France Honors Tom Bishop

France Honors Tom Bishop

On Monday, December, 10th, Tom Bishop received the insignia of the Commander of the Order of Arts et Lettres at the Maison française New York University. Antonin Baudry, Cultural Counselor of the French Embassy in the United States, presided over the ceremony and delivered the following speech.

Cher Tom, chers amis,

It is an immense pleasure to be here with you all tonight, to honour a dear friend, and an exceptional intermediary between France and the United States.

In French, we would say Tom is a “passeur”. I actually prefer the French word and I am sure you will recognize the traditional French modesty. Passeur has a tricky double meaning in French: it refers to intermediaries, but also to smuggling. I like the idea that, to help literature and culture cross borders and circulate, you have the official ways, but also the parallel lanes that can lead to great projects. Tom, I know you well enough to assert that you wouldn’t dislike being called a passeur, both in broad roads and serpentine lanes.

In such a distinguished company, I will not take the risk of greetings: even for a diplomat from the French Embassy, it is a perilous exercise not to forget anyone.

Still, I would like to particularly pay tribute to my dear friend John Young, President of the Florence Gould Foundation; to Guy Wildenstein, President of the American Society of the Legion of Honor; to Katherine Fleming, Vice Provost and Vice Chancellor of Europe NYU; to Gabrielle Starr, NYU’s Dean of the College of Arts and Sciences and, of course, to the artist Christo.

I warmly thank Francine Goldenhar, the director of NYU Maison Française, for welcoming us tonight with her renowned hospitality. This ceremony could not have taken place elsewhere. The Maison française is not only Tom’s second home, but also one of the main pillars of French culture in the US. Over the last half-century, and thanks to Tom’s personal involvement, it has become a leader for the promotion of French-American cultural exchange.

Last but not least, I want to greet your exceptional wife, Helen, who accompanied you during all these adventurous, intense and incredible years.

Dear Tom, tonight, you will be awarded Commandeur dans l’ordre des Arts et Lettres. If you allow me this cheeky remark, you are already decorated like a Soviet marshal. France has expressed its gratitude by awarding you every order we have – we have quite a few, but it is truly exceptional to collect them all: Grand prix de l’Académie française; chevalier, and then officier in the Palmes académiques, the Arts et Lettres, the Légion d’honneur, and the Ordre national du mérite you received from the hands of President François Mitterrand himself. What a pressure on me! Tonight, I am entering the prestigious world of Tom Bishop’s awards givers!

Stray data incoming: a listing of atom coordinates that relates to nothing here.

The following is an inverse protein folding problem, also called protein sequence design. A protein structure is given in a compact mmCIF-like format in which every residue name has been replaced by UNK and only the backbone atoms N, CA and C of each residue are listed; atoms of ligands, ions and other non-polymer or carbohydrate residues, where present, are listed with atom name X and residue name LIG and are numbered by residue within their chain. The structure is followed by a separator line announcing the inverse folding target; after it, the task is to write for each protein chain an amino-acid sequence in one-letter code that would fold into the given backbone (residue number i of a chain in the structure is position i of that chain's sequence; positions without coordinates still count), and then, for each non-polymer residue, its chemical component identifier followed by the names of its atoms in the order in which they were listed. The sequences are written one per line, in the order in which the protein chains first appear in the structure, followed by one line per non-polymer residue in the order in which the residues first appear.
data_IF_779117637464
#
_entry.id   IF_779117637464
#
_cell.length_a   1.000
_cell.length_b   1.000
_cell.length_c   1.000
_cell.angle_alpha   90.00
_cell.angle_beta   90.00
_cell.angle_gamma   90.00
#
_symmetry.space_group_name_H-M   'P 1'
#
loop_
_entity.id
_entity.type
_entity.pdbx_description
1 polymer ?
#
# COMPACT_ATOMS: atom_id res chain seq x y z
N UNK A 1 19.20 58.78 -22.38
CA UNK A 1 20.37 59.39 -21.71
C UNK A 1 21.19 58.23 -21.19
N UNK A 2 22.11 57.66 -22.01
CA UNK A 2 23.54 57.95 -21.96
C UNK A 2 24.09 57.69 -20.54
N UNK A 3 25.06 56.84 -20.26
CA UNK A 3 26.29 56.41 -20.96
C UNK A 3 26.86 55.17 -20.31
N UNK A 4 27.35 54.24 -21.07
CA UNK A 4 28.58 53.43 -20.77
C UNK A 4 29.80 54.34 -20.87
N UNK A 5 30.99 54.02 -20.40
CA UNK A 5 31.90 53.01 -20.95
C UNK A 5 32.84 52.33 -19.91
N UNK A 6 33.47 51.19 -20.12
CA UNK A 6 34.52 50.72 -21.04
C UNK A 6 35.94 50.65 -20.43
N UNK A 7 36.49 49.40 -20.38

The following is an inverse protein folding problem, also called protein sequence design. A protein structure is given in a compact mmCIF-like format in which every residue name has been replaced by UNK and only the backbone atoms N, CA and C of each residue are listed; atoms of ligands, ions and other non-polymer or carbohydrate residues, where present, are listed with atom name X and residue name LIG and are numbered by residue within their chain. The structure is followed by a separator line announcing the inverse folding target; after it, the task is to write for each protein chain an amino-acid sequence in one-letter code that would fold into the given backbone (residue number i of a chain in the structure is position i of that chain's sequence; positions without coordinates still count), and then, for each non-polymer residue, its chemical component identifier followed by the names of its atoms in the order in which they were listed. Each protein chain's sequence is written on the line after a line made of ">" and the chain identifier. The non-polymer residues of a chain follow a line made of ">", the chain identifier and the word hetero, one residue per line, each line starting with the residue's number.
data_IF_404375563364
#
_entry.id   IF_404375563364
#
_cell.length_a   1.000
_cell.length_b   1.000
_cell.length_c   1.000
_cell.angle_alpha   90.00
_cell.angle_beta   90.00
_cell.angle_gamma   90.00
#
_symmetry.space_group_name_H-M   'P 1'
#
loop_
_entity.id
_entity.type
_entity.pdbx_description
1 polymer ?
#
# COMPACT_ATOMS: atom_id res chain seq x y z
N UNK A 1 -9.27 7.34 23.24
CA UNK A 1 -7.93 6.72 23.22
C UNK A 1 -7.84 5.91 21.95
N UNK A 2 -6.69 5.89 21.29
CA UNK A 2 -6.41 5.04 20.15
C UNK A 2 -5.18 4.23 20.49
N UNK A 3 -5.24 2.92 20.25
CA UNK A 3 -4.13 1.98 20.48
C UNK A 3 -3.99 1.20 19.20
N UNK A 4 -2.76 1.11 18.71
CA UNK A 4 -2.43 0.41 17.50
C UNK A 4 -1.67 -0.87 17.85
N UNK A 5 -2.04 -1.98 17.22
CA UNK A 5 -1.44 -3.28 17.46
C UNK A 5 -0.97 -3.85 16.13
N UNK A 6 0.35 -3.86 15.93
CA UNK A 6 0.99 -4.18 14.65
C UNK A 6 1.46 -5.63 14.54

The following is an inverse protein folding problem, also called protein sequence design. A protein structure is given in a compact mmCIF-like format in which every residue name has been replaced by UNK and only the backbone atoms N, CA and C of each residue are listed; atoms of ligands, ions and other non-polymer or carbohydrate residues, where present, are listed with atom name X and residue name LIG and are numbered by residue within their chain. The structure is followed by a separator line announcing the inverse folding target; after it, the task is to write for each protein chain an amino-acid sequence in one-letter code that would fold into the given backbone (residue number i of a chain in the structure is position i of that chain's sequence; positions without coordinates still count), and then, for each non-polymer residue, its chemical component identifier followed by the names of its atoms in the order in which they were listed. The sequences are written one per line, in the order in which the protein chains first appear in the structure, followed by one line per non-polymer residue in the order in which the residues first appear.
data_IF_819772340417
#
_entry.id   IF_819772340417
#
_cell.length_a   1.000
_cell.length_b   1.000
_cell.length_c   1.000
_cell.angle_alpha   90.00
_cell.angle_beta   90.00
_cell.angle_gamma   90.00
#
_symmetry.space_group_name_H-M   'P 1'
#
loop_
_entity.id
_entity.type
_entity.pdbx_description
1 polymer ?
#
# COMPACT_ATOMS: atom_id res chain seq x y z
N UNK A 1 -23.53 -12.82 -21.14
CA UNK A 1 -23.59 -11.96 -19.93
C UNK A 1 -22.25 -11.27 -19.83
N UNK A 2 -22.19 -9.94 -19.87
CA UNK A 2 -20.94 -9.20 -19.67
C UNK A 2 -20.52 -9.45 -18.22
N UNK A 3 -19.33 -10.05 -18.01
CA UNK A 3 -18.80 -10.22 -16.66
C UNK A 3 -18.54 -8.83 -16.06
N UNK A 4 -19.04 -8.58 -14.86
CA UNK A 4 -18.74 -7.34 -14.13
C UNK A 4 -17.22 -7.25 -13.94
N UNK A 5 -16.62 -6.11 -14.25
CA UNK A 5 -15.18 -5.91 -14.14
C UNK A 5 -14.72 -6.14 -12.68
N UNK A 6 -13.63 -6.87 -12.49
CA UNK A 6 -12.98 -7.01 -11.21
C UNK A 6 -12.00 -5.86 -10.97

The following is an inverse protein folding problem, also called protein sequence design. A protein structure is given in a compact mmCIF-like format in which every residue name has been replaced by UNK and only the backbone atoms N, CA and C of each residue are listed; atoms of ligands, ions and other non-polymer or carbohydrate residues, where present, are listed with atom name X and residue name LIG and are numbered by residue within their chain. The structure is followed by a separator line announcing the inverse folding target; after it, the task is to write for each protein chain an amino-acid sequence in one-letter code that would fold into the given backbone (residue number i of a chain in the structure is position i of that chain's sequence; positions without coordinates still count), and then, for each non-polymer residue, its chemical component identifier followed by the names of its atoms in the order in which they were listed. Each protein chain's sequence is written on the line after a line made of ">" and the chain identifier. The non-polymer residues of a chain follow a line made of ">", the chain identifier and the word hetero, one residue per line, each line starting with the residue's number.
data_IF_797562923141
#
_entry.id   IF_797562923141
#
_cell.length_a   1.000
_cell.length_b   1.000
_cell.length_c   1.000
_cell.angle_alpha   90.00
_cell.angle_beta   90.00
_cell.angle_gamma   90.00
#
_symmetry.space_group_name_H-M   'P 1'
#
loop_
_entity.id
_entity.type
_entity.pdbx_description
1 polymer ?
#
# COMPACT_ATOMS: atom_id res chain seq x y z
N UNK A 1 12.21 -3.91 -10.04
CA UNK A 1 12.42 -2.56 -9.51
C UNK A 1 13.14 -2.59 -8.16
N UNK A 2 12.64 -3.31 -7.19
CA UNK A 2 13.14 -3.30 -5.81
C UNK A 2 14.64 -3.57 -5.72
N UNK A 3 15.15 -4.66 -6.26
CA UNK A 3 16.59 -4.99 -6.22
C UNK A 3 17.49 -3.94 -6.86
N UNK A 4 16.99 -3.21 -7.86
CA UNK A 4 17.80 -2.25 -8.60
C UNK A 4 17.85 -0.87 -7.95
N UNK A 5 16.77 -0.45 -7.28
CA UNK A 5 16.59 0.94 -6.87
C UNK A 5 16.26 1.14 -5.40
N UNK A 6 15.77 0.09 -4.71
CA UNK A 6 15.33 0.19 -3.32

And it is even more pressure on my shoulders when I recall you have always been distrustful with honours and praises. However I know that you deeply admire André Malraux as a writer. I guess you will be sensitive to being awarded the honorific decoration he created in 1957, when he was the Minister of Culture. Malraux noted the Arts et Lettres was “respected and envied by artists, writers, and creators. Tonight, you receive the highest rank, Commandeur, which is granted to only 50 people in the world.

I would like to highlight your personal and professional path in the field of arts and letters. Your cosmopolite career is all the more interesting that it conveys an important piece of history in the intellectual friendship between France and the United States.

You were born to an Austrian father and a Hungarian mother, and left Vienna when Hitler’s troups entered the city, in 1938. You were only 9 years-old when your father hurriedly took the family to Paris. You could not speak a word of French: who could imagine that, when now hearing your native-speaker French! You actually learned French in less than two months. Who says French is a difficult language? But I guess not everyone is Tom Bishop.

Your stay in France was short-lived and just as France’s occupation started, your family left for New York, on the last boat that managed to leave France: the Transatlantique Champlain, which was torpedoed on its way back. You then had to start all over again, for you did not speak a word of English. But English is so much easier, as you can hear it from my perfect American accent.

You have lived in the US ever since and you are 100% a New Yorker. But you carried on speaking French with your elder brother, Emile. On June, 18th 1940, after the General de Gaulle’s call, you were very proud, as a little boy, to wear the Croix de Lorraine. You have always remained a true friend of France. Everybody here knows your strong character and the Homeric discussions and battles you can fight when you want to launch a project. But at the end of the day, if there is one person France can rely on, it’s definitely you.

You studied at NYU as an undergraduate and you specialised in French, Italian, Spanish and Philology (French was definitely not enough). Your PhD hails from Berkeley in Romance Languages, Literatures and Philology.